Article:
Information is taken from the 8th edition MLA Handbook, latest version, 2020.
Formatting your essay using MLA style doesn’t have to be a daunting experience, even for those who don’t like writing as a general rule. Even for those who are unfamiliar with MLA Style, our basic rules and tips should help you hammer out a solid, A+ essay in no time at all!
Let’s take a second to lay out the basics of MLA format. Trust me, it isn’t too bad.
First thing’s first: Make sure your document is set with one-inch margins all the way around. This is standard for MLA. And, unless your professor or mentor has instructed you differently, make sure your MLA essays are always in twelve-point Times New Roman font. Also be sure to include page numbers (typically with your last name) on every page, including the Works Cited page(s).
[Learn how to format your essay using Google Docs here]
If you’re writing several essays in MLA format, it’s a good idea to go ahead and set all these adjustments as the default in the word processing app of your choice so you don’t have to keep repeating the formatting setup each time.
How to Format the Works Cited Page in MLA Style
Every MLA essay should have a Works Cited page at the end unless you’ve been instructed otherwise. Luckily, though, this page follows the same basic formatting as the rest of your MLA essay.
Here’s a pro tip to get you started: Every single citation in your Works Cited page should end with a period, no matter the source type.
Center the words “Works Cited” at the top of your Works Cited page, and leave one space between that line and the first citation. Your citations should be single-spaced, with one blank space between each of them. Don’t forget to format your citations with a half-inch hanging indent for each line that comes after the first.
When providing a single page number for a citation, you should format it as follows: p. 92. However, if you’re using a source that covers multiple pages—for instance, an article in a scholarly journal—you should format it as follows: pp. 90-95. Note that you’ll use a hyphen there, not to be confused with an n-dash.
Your citations need to be listed in alphabetical order by their first word—typically the author’s last name or the first word of the title of the source.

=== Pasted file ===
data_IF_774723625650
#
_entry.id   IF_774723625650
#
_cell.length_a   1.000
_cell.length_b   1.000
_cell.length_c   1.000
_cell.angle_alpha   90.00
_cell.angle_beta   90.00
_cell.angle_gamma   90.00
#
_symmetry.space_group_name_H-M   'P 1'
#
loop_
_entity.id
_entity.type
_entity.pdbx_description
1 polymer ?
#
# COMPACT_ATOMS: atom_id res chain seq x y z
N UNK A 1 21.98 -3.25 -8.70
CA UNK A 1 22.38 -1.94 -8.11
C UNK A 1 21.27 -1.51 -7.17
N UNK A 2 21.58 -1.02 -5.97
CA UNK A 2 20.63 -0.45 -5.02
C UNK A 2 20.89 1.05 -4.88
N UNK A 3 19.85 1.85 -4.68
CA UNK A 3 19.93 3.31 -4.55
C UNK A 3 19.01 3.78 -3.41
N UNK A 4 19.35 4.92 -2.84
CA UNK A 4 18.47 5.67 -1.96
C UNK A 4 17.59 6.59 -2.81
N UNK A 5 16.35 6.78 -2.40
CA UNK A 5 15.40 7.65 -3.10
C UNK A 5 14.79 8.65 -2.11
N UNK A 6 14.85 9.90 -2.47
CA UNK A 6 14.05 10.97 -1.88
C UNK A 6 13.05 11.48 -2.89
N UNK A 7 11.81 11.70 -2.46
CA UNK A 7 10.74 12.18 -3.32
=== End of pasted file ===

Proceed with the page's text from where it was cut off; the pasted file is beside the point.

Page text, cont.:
[Download our FREE Works Cited page example here]
In-Text Citations In MLA Style
In-text citations are crucial to an MLA essay because they directly link your arguments and information to the source that you’re drawing from. They can get pretty specific and tricky, so let’s break it all down into five simple rules.
- In-text citations should be inside parentheses and will almost always come at the end of the sentence they reference before the period.
- In-text citations should only include the first word of their corresponding full-length citation and the page number(s) if it’s relevant to that source.
- If you’re citing only one page from a source, you should format it as follows: (Smith 92).
- If you’re citing more than one page from a source, you should format it as follows: (Smith 90-95). Note that you’ll use a hyphen there, not an n-dash.
- If you need to cite two different sources in one sentence, your citation should look like this: (Smith 92; King 74). Make sure the one you referenced first in the sentence is listed first in the in-text citation.
And there you have it! These five simple rules should make MLA in-text citations feel like a breeze!
The MLA Style Guide contains hundreds of incredibly specific rules, but the basic ideas listed here should give you the knowledge you’ll need for your next MLA essay. Don’t let all the rules overload your ability to write something awesome!
If you’re thinking about purchasing the latest edition of the MLA style guide, we already did that for you! Everything you’re reading here was cross-referenced with the latest guide. Yeah, yeah, we know. You’re welcome!